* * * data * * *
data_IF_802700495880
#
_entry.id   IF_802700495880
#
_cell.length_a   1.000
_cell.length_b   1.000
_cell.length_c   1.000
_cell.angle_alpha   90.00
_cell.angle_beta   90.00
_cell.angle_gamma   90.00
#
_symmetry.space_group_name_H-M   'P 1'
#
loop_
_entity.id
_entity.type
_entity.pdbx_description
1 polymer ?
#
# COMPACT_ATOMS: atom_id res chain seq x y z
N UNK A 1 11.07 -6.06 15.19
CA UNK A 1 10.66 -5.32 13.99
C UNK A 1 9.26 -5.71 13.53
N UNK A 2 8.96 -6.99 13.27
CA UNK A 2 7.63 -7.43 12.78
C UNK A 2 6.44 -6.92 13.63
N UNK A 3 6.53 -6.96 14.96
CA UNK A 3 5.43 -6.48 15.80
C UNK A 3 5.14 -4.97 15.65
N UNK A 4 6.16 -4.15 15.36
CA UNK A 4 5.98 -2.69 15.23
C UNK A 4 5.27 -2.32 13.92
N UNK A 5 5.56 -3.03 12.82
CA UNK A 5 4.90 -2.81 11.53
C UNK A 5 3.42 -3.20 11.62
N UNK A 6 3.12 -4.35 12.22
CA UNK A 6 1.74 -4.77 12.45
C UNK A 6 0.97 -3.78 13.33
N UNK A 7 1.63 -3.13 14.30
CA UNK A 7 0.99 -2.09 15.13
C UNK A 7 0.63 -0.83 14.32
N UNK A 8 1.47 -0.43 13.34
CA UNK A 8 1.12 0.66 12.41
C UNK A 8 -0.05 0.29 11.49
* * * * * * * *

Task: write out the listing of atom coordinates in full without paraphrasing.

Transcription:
data_IF_802700495880
#
_entry.id   IF_802700495880
#
_cell.length_a   1.000
_cell.length_b   1.000
_cell.length_c   1.000
_cell.angle_alpha   90.00
_cell.angle_beta   90.00
_cell.angle_gamma   90.00
#
_symmetry.space_group_name_H-M   'P 1'
#
loop_
_entity.id
_entity.type
_entity.pdbx_description
1 polymer ?
#
# COMPACT_ATOMS: atom_id res chain seq x y z
N UNK A 1 11.07 -6.06 15.19
CA UNK A 1 10.66 -5.32 13.99
C UNK A 1 9.26 -5.71 13.53
N UNK A 2 8.96 -6.99 13.27
CA UNK A 2 7.63 -7.43 12.78
C UNK A 2 6.44 -6.92 13.63
N UNK A 3 6.53 -6.96 14.96
CA UNK A 3 5.43 -6.48 15.80
C UNK A 3 5.14 -4.97 15.65
N UNK A 4 6.16 -4.15 15.36
CA UNK A 4 5.98 -2.69 15.23
C UNK A 4 5.27 -2.32 13.92
N UNK A 5 5.56 -3.03 12.82
CA UNK A 5 4.90 -2.81 11.53
C UNK A 5 3.42 -3.20 11.62
N UNK A 6 3.12 -4.35 12.22
CA UNK A 6 1.74 -4.77 12.45
C UNK A 6 0.97 -3.78 13.33
N UNK A 7 1.63 -3.13 14.30
CA UNK A 7 0.99 -2.09 15.13
C UNK A 7 0.63 -0.83 14.32
N UNK A 8 1.47 -0.43 13.34
CA UNK A 8 1.12 0.66 12.41
C UNK A 8 -0.05 0.29 11.49